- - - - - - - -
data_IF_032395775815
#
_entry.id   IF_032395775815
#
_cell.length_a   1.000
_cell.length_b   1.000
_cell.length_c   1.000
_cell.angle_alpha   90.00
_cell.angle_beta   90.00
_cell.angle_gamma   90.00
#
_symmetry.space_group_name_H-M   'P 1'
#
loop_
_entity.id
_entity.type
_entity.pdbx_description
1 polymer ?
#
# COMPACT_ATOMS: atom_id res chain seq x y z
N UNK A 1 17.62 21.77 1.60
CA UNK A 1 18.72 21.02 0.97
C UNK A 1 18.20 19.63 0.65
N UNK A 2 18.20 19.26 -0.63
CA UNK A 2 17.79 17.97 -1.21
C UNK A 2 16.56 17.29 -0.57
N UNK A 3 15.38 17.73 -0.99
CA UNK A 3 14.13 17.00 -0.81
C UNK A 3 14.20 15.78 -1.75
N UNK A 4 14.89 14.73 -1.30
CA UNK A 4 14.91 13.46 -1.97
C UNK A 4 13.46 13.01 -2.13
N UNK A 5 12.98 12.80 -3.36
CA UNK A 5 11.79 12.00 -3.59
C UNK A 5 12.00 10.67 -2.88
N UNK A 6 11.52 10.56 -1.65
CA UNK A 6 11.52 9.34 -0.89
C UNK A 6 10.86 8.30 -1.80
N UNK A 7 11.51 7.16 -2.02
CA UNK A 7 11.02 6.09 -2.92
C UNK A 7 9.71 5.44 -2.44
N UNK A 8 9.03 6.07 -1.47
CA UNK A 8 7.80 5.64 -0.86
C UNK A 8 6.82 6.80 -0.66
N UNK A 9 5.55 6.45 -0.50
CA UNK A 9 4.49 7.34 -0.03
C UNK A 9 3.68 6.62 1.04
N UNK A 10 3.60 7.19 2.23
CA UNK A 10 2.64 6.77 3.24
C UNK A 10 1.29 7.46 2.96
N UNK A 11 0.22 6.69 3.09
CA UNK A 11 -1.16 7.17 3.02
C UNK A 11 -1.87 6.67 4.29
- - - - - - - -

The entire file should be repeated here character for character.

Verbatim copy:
data_IF_032395775815
#
_entry.id   IF_032395775815
#
_cell.length_a   1.000
_cell.length_b   1.000
_cell.length_c   1.000
_cell.angle_alpha   90.00
_cell.angle_beta   90.00
_cell.angle_gamma   90.00
#
_symmetry.space_group_name_H-M   'P 1'
#
loop_
_entity.id
_entity.type
_entity.pdbx_description
1 polymer ?
#
# COMPACT_ATOMS: atom_id res chain seq x y z
N UNK A 1 17.62 21.77 1.60
CA UNK A 1 18.72 21.02 0.97
C UNK A 1 18.20 19.63 0.65
N UNK A 2 18.20 19.26 -0.63
CA UNK A 2 17.79 17.97 -1.21
C UNK A 2 16.56 17.29 -0.57
N UNK A 3 15.38 17.73 -0.99
CA UNK A 3 14.13 17.00 -0.81
C UNK A 3 14.20 15.78 -1.75
N UNK A 4 14.89 14.73 -1.30
CA UNK A 4 14.91 13.46 -1.97
C UNK A 4 13.46 13.01 -2.13
N UNK A 5 12.98 12.80 -3.36
CA UNK A 5 11.79 12.00 -3.59
C UNK A 5 12.00 10.67 -2.88
N UNK A 6 11.52 10.56 -1.65
CA UNK A 6 11.52 9.34 -0.89
C UNK A 6 10.86 8.30 -1.80
N UNK A 7 11.51 7.16 -2.02
CA UNK A 7 11.02 6.09 -2.92
C UNK A 7 9.71 5.44 -2.44
N UNK A 8 9.03 6.07 -1.47
CA UNK A 8 7.80 5.64 -0.86
C UNK A 8 6.82 6.80 -0.66
N UNK A 9 5.55 6.45 -0.50
CA UNK A 9 4.49 7.34 -0.03
C UNK A 9 3.68 6.62 1.04
N UNK A 10 3.60 7.19 2.23
CA UNK A 10 2.64 6.77 3.24
C UNK A 10 1.29 7.46 2.96
N UNK A 11 0.22 6.69 3.09
CA UNK A 11 -1.16 7.17 3.02
C UNK A 11 -1.87 6.67 4.29